Maybe it wasn’t the hurricane that blew up the Maui wildfires

Scientists have introduced a new theory for the cause of the Maui fires in August, and the theory casts doubt on previous assumptions that linked the wildfires to nearby Hurricane Dora. Weather models show the fires were actually blown by the same meteorological phenomenon that’s often behind California’s worst wildfires — a downslope windstorm (see Rattlesnake).

Nearly four months after the Lahaina Fire that devastated Maui — leaving 100 people dead and 6,000 still homeless — scientists have clarified a new theory; according to a report by the Daily Mail, video footage documenting the fire revealed a wind-driven firestorm, but the power outages during the firestorm left scientists uncertain about which factors had caused the fire behavior.

Atmospheric researchers have now simulated the weather and fire trends in western Maui. In Lahaina, the main cause of the fires was a strong high-pressure system north of Hawai’i that intensified the easterly tradewinds, and when those winds ran up against the slopes in West Maui, the speed increased as the winds blew downhill. When they hit Lahaina they’d reached hurricane strength.

Simulations by the University of Nevada-Reno and the State University of New York at Buffalo showed that sustained winds in Lahaina on August 8 were nearly 80 mph with gusts exceeding 90 mph. Studies by the University of Hawaii and the University of Washington simulated similar wind speeds.

Cliff Mass, an atmospheric sciences professor at the University of Washington who simulated the Maui windstorm, said the combination of fuels, strong winds, and ignition sources is a common set-up for destructive wildfires.

“There’s a real story for Californians here because what happened in Maui, what happened in the Marshall Fire, what happened at Paradise … they’re all the same thing,” Mass told the San Francisco Chronicle.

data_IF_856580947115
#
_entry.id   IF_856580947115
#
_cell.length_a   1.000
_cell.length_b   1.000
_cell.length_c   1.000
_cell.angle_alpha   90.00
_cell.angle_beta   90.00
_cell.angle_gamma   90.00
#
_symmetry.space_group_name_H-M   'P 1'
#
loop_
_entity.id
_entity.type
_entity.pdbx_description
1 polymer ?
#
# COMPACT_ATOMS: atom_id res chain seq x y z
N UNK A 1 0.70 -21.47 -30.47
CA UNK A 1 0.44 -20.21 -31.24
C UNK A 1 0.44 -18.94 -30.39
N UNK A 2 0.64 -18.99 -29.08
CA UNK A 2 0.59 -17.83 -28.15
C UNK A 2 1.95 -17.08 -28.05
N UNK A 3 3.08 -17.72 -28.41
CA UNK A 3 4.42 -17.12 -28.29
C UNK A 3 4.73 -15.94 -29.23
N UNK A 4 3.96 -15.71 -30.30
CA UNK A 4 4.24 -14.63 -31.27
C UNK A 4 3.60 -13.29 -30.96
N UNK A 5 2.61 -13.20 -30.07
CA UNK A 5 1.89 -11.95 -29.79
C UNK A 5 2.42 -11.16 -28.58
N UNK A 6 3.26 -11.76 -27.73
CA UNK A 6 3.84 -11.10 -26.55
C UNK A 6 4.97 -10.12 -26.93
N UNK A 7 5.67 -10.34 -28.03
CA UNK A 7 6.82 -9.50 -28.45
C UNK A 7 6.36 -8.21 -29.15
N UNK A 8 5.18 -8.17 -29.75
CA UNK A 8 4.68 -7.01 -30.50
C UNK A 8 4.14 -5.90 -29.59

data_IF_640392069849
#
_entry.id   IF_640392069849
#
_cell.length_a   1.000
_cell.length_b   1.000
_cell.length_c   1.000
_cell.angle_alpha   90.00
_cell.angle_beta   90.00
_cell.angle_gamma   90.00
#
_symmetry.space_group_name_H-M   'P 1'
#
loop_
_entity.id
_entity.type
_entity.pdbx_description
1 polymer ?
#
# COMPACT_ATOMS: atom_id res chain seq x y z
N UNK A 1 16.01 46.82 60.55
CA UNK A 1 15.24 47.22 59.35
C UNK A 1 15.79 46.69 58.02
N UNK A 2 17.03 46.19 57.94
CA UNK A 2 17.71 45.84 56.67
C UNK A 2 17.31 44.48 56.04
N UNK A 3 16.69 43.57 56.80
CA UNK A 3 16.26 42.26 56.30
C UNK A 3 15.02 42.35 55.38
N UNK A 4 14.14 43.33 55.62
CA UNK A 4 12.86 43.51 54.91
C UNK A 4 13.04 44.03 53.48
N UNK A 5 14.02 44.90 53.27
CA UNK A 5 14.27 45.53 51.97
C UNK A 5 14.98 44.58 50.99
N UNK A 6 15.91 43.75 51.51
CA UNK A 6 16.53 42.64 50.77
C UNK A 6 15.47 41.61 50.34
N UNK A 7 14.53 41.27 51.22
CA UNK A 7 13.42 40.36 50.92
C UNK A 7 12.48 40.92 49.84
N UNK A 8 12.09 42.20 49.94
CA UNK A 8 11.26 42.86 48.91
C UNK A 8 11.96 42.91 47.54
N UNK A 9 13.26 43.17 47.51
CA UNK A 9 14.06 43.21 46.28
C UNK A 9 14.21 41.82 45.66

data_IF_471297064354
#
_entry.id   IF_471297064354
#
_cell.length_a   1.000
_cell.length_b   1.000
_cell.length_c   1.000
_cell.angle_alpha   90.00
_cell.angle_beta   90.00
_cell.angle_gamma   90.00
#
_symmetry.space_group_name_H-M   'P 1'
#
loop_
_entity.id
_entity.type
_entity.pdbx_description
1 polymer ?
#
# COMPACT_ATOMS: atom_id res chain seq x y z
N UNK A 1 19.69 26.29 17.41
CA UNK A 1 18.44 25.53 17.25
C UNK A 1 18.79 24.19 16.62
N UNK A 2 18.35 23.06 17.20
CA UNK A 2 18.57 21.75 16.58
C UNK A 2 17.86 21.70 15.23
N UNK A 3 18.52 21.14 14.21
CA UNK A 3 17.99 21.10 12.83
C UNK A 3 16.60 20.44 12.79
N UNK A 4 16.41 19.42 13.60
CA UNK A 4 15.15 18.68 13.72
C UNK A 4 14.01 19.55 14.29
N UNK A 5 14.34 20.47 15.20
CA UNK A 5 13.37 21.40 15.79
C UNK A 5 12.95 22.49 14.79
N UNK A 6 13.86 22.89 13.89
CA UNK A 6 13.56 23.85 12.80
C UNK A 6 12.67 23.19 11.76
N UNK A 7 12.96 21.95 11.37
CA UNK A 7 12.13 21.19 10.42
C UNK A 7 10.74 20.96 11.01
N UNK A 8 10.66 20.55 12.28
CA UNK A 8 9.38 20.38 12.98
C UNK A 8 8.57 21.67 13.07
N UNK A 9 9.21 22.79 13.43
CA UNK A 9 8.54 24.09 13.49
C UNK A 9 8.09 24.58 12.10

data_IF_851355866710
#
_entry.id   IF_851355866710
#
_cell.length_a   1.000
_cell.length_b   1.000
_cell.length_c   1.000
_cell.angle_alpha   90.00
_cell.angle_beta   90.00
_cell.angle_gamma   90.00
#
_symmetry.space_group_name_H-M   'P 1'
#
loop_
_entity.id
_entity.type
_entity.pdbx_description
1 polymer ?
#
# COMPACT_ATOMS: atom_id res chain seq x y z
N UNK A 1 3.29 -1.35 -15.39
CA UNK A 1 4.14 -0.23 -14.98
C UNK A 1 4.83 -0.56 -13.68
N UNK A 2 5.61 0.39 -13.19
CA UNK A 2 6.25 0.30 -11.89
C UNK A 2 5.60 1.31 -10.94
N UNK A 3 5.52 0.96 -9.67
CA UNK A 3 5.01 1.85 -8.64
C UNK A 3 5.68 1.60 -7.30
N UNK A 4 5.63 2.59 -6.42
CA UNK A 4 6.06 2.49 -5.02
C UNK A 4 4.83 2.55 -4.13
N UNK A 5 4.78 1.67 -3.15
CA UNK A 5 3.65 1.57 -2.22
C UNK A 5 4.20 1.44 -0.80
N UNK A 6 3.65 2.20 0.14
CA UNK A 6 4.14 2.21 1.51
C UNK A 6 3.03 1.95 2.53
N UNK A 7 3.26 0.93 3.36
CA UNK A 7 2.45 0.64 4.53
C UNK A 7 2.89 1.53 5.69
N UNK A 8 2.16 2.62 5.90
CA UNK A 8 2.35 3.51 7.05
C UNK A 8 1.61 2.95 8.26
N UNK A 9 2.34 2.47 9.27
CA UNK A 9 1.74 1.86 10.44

The Chronicle reported that videos from Lahaina showed a wind-driven fire, but that because weather stations in the area had lost power during the fire, researchers could not be certain about exactly which factors had  combined to create the firestorm. Many had initially attributed the disaster to Hurricane Dora near the island.

Below is a  forecast vertical cross-section of the situation on the island at about 11 a.m. Hawaii time. Cliff Mass explains that winds are shown by the color shading and arrows.  “The solid lines are potential temperature. An extraordinarily high amplitude wave had formed, with air descending the western side of  the Maui Mountains, accelerating as it plummeted toward Lahaina. At low elevations, the flow abruptly ascended, in a feature often termed a hydraulic jump.”
Cliff Mass illustration -- Maui Mountains
Cliff Mass illustration — Maui Mountains

He said the Lahaina situation involved a wet winter, followed by a dry summer, causing grasses to grow exceptionally in the spring to create a  dense fuel load, ready to burn.

Nearly 6,200 people still struggle to find housing while residents and their beloved Maui town of Lahaina works to rebuild.

~ Thanks and a tip of the hardhat to Jim.